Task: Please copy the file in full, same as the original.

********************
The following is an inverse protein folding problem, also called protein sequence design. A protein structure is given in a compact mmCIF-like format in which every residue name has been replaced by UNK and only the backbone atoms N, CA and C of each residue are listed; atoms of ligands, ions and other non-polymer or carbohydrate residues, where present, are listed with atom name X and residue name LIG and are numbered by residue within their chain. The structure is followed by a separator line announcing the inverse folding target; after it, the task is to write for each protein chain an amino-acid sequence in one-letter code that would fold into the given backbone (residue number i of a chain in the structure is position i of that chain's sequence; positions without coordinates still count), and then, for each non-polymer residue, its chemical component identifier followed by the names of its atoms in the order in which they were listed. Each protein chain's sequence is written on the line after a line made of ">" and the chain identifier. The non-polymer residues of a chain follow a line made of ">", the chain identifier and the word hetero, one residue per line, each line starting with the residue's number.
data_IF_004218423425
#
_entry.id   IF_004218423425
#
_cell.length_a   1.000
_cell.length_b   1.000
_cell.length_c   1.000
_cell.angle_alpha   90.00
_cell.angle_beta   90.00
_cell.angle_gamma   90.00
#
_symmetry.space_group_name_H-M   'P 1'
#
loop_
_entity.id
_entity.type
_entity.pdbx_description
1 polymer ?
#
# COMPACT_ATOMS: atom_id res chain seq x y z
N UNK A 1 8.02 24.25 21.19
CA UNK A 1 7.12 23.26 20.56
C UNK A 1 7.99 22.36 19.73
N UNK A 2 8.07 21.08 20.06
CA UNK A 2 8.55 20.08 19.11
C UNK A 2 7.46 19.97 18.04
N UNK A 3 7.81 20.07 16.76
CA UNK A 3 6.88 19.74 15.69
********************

The following is an inverse protein folding problem, also called protein sequence design. A protein structure is given in a compact mmCIF-like format in which every residue name has been replaced by UNK and only the backbone atoms N, CA and C of each residue are listed; atoms of ligands, ions and other non-polymer or carbohydrate residues, where present, are listed with atom name X and residue name LIG and are numbered by residue within their chain. The structure is followed by a separator line announcing the inverse folding target; after it, the task is to write for each protein chain an amino-acid sequence in one-letter code that would fold into the given backbone (residue number i of a chain in the structure is position i of that chain's sequence; positions without coordinates still count), and then, for each non-polymer residue, its chemical component identifier followed by the names of its atoms in the order in which they were listed. Each protein chain's sequence is written on the line after a line made of ">" and the chain identifier. The non-polymer residues of a chain follow a line made of ">", the chain identifier and the word hetero, one residue per line, each line starting with the residue's number.
data_IF_004218423425
#
_entry.id   IF_004218423425
#
_cell.length_a   1.000
_cell.length_b   1.000
_cell.length_c   1.000
_cell.angle_alpha   90.00
_cell.angle_beta   90.00
_cell.angle_gamma   90.00
#
_symmetry.space_group_name_H-M   'P 1'
#
loop_
_entity.id
_entity.type
_entity.pdbx_description
1 polymer ?
#
# COMPACT_ATOMS: atom_id res chain seq x y z
N UNK A 1 8.02 24.25 21.19
CA UNK A 1 7.12 23.26 20.56
C UNK A 1 7.99 22.36 19.73
N UNK A 2 8.07 21.08 20.06
CA UNK A 2 8.55 20.08 19.11
C UNK A 2 7.46 19.97 18.04
N UNK A 3 7.81 20.07 16.76
CA UNK A 3 6.88 19.74 15.69